The C.A.M. Report
Complementary and Alternative Medicine: Fair, Balanced, and to the Point
  • About this web log

    This blog ran from 2006 to 2016 and was intended as an objective and dispassionate source of information on the latest CAM research. Since my background is in pharmacy and allopathic medicine, I view all CAM as advancing through the development pipeline to eventually become integrated into mainstream medical practice. Some will succeed while others fail. But all are treated fairly here.

  • About the author

    John Russo, Jr., PharmD, is president of The MedCom Resource, Inc. Previously, he was senior vice president of medical communications at, a complementary and alternative medicine website.

  • Common sense considerations

    The material on this weblog is for informational purposes. It is not medical advice or counsel. Be smart, consult your health professional before using CAM.

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  • Recent Comments

    Vitamin E supplements and the risk of lung cancer

    A recent review of the medical literature revealed that except for prostate cancer, there was no evidence that vitamin E could protect from getting lung, stomach, esophageal, pancreatic, breast, or thyroid cancer.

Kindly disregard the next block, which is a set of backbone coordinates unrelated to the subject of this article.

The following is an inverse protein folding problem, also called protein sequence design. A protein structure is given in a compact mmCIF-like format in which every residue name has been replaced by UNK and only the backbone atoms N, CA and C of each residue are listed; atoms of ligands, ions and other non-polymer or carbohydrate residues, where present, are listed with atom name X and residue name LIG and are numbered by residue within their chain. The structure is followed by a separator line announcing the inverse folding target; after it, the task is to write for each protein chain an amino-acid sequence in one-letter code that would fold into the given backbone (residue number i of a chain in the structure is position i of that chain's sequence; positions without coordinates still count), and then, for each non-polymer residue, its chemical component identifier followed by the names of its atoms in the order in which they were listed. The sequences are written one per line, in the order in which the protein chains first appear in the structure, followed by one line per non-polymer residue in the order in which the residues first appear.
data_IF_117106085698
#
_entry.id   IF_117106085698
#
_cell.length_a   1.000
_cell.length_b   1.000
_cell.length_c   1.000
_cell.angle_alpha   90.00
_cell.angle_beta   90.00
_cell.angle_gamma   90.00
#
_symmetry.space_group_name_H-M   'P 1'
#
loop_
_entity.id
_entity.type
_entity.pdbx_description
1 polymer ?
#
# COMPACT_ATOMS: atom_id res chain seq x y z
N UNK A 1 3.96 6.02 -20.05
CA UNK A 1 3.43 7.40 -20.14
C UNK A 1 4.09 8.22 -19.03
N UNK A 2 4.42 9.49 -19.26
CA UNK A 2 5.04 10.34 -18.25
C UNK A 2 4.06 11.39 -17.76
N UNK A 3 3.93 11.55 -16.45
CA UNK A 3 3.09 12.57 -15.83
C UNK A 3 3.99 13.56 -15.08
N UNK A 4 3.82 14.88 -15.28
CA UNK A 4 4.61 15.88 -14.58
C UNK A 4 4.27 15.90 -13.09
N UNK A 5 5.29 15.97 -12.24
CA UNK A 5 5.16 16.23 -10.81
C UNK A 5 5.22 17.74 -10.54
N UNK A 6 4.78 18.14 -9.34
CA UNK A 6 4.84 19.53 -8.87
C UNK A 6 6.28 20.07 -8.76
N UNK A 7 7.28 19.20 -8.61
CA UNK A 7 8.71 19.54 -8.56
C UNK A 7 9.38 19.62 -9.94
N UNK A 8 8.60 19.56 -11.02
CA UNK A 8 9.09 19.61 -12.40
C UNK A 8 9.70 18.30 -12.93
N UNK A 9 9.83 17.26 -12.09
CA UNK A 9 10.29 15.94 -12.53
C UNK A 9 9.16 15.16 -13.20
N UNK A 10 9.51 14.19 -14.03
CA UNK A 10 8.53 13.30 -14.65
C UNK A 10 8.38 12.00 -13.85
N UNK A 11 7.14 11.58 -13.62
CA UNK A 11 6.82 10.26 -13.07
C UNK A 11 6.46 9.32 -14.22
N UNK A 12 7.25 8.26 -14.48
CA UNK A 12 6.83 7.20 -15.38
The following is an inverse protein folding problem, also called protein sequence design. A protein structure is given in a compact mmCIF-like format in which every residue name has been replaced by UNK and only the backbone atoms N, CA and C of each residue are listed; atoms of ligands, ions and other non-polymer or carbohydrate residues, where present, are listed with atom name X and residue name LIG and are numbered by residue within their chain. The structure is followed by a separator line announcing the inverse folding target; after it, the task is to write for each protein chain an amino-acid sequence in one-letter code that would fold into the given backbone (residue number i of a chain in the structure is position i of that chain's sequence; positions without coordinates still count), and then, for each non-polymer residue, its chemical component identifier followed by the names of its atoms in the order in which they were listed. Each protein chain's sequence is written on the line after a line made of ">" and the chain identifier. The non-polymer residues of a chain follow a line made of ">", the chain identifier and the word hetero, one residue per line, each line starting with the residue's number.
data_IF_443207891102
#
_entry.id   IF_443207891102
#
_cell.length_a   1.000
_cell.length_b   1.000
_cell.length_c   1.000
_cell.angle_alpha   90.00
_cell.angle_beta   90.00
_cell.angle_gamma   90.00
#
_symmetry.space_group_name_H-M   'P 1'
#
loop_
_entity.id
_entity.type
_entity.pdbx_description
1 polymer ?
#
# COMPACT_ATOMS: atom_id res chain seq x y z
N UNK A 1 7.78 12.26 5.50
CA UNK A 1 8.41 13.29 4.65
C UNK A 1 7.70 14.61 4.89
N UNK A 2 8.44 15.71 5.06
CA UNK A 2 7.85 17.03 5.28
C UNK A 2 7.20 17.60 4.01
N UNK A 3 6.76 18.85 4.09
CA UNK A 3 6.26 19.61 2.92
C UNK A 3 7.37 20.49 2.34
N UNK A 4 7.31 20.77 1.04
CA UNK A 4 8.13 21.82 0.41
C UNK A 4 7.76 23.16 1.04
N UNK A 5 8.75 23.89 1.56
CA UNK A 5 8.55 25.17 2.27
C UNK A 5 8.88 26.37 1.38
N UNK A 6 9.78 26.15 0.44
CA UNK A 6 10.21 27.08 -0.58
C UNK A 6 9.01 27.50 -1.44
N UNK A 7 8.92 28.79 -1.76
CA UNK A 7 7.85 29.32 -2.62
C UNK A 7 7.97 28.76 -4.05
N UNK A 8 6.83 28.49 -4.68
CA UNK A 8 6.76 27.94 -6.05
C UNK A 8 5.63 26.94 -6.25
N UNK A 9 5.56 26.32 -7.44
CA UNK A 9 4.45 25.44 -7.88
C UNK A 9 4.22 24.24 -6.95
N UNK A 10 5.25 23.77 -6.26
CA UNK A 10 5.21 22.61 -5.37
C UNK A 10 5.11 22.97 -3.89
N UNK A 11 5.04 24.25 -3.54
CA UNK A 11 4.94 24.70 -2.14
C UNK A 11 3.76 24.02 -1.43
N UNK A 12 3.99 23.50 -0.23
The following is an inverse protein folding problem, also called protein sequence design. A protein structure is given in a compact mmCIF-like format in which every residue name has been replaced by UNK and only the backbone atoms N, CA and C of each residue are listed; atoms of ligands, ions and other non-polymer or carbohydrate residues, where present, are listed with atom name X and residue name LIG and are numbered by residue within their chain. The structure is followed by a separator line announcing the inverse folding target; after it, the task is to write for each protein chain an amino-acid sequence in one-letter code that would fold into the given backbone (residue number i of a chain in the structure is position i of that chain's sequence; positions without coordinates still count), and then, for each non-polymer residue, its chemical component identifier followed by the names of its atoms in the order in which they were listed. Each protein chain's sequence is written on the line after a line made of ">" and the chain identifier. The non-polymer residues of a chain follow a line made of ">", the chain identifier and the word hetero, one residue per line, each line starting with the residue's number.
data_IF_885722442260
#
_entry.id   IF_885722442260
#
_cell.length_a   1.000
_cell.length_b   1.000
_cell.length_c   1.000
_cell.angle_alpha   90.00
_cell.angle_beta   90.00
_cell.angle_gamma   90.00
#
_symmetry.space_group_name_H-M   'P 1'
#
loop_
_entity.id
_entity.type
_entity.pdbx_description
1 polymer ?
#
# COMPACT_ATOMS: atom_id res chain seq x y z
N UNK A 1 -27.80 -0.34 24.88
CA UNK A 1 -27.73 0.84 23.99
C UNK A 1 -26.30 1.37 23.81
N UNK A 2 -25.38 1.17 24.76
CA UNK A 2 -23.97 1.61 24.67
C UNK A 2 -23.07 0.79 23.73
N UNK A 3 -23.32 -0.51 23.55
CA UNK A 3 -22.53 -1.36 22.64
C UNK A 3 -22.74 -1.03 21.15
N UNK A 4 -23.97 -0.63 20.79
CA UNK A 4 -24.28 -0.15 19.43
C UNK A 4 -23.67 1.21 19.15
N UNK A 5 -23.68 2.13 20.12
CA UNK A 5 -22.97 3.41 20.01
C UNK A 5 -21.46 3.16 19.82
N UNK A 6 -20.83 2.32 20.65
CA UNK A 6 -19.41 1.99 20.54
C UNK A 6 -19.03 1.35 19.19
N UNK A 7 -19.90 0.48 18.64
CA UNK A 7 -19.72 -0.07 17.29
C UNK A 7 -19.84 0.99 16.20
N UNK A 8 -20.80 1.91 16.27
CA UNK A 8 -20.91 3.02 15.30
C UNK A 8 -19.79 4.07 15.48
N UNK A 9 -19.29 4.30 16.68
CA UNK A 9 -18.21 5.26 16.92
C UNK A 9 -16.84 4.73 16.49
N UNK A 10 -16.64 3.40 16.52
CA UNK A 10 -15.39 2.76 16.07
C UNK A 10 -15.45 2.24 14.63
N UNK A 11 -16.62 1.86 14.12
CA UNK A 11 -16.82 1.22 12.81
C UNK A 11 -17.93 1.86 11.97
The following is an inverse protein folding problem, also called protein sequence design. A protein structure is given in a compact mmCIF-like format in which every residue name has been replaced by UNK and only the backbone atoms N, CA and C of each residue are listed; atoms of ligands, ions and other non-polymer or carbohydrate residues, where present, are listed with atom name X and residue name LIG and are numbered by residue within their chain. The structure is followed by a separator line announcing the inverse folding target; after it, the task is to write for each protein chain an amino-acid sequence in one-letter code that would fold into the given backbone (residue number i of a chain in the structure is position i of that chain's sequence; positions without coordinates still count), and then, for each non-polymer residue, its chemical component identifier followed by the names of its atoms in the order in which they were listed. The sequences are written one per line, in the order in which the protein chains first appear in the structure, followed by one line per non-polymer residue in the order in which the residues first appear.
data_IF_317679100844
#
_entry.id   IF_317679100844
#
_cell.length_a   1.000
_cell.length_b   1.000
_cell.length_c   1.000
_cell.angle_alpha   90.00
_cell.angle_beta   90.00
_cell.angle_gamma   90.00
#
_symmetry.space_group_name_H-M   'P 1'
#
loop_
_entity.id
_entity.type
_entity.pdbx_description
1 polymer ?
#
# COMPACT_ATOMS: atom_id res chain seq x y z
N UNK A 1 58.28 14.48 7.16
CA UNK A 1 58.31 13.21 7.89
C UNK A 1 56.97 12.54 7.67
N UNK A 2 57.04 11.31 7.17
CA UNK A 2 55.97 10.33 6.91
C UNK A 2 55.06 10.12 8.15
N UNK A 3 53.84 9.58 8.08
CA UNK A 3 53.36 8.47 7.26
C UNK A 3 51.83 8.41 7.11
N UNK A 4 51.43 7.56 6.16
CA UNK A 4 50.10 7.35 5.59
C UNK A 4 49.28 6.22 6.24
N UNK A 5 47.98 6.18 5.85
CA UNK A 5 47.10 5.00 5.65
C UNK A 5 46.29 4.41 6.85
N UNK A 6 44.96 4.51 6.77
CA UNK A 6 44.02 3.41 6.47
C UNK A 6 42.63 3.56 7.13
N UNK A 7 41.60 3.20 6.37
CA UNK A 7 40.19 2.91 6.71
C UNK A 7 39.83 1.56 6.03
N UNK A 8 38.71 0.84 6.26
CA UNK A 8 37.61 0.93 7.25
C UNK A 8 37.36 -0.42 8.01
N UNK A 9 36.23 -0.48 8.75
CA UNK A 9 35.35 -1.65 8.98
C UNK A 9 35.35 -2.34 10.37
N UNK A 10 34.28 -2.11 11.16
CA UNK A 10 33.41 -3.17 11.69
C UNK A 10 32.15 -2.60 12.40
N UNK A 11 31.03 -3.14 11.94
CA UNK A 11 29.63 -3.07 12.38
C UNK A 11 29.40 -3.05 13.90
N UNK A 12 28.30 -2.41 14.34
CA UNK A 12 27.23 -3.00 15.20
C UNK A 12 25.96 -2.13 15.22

Now, this study by researchers at the University of Washington in Seattle reports negative news for the vitamin E supplements and lung cancer.

    First, the details.

    • 77,721 adults aged 50–76 years participated in the Washington State VITAL (VITamins And Lifestyle) study.
    • Their rate of developing lung cancer over 4 years was evaluated in light of current and past vitamin use, smoking, and other demographic and medical characteristics.

    And, the results.

    • 521 developed lung cancer.
    • There was a slight but significant association between the use of supplemental vitamin E and lung cancer.

    The bottom line?
    The authors calculated that the risk translated to a “28% increased risk of lung cancer at a dose of 400 mg/day for 10 years.” The increased risk was most prominent in current smokers.

    The idea that vitamin supplements are healthy, or at the very least, do no harm, comes from the desire of many people to mimic the benefits of a healthy diet with a convenient pill, said Dr. Tim Byers of the University of Colorado School of Medicine in a NewsWise article.

    However, he points out, “fruits contain not only vitamins but also many hundreds of other phytochemical compounds whose functions are not well understood.”

    It seems that the key phrase for any of these large population-based studies is “not well understood.”

    3/3/08 18:02 JR

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